Clearly, there can be no semantic argument that “too much” sodium is bad for ones health, as by definition, “too much” means more than is healthy. The question simply becomes “how much salt is too much?” On every practical measure, populations which have higher levels of salt consumption are associated with better health outcomes on a population basis. For example, the famous “Intersalt Study” contains a graph which clearly observes that the higher the level of salt consumed by the occupants of a particular country, the higher the life expectancy of those occupants is. There is no question that many millions of people are living abundantly healthy, active and long lives on salt intakes in excess of 20 grams per day. In japan, there are more than 58,000 people over the age of 100 living in Japan as I type. Of the 500 or so people that are older than 120 years of age, more than half of them live in Japan. Although the amount of salt in Japanese diets is now reducing, these centenarians had such high levels in their salt during the 1960’s that Lillian Gliebman wrote “An average of 27 grams of salt are excreted per day by farmers in Akita, and maximum values of 50-61 grams per day have been reported in this region” (Gleibermann 1973) and http://www.japantimes.co.jp/news/2014/09/15/national/japans-population-centenarians-continues-grow/#.VZD2aaSH4tw.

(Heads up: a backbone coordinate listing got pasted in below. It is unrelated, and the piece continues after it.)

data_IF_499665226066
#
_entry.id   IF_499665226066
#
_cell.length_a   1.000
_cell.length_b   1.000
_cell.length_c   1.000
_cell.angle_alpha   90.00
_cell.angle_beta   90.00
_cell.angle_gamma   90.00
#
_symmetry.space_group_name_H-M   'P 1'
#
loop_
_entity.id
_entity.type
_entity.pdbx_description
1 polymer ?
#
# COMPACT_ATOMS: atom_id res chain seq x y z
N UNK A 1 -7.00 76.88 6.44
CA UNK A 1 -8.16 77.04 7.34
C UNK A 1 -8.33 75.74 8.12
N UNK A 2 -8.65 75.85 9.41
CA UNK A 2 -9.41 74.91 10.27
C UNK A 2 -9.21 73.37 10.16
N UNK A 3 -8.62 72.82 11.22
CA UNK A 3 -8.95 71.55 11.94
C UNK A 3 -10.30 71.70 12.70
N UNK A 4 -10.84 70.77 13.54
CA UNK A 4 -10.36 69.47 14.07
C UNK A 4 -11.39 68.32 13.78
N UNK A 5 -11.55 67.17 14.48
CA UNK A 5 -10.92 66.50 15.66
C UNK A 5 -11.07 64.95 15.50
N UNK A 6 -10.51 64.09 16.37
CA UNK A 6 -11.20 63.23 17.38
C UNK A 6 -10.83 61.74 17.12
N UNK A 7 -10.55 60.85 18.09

The USA, with nearly 3 times the population, has 53,364 centenarians… which means that people living in Japan have 3 times the chance of reaching 100 compared to people living in America. We know it isn’t genetic because people of Japanese descent living in the USA have the same health outcomes as all other Americans. Moreover, cancer rates, bone fracture rates and numerous other health measure in Japan are well below US rates, especially for women. The typical response to these differences are genes, fish and yadder. For the sake of the arguement, lets just accept this. We are still forced to conclude that the higher salt intake in Japan cannot be proven to reduce life expectancy and quality.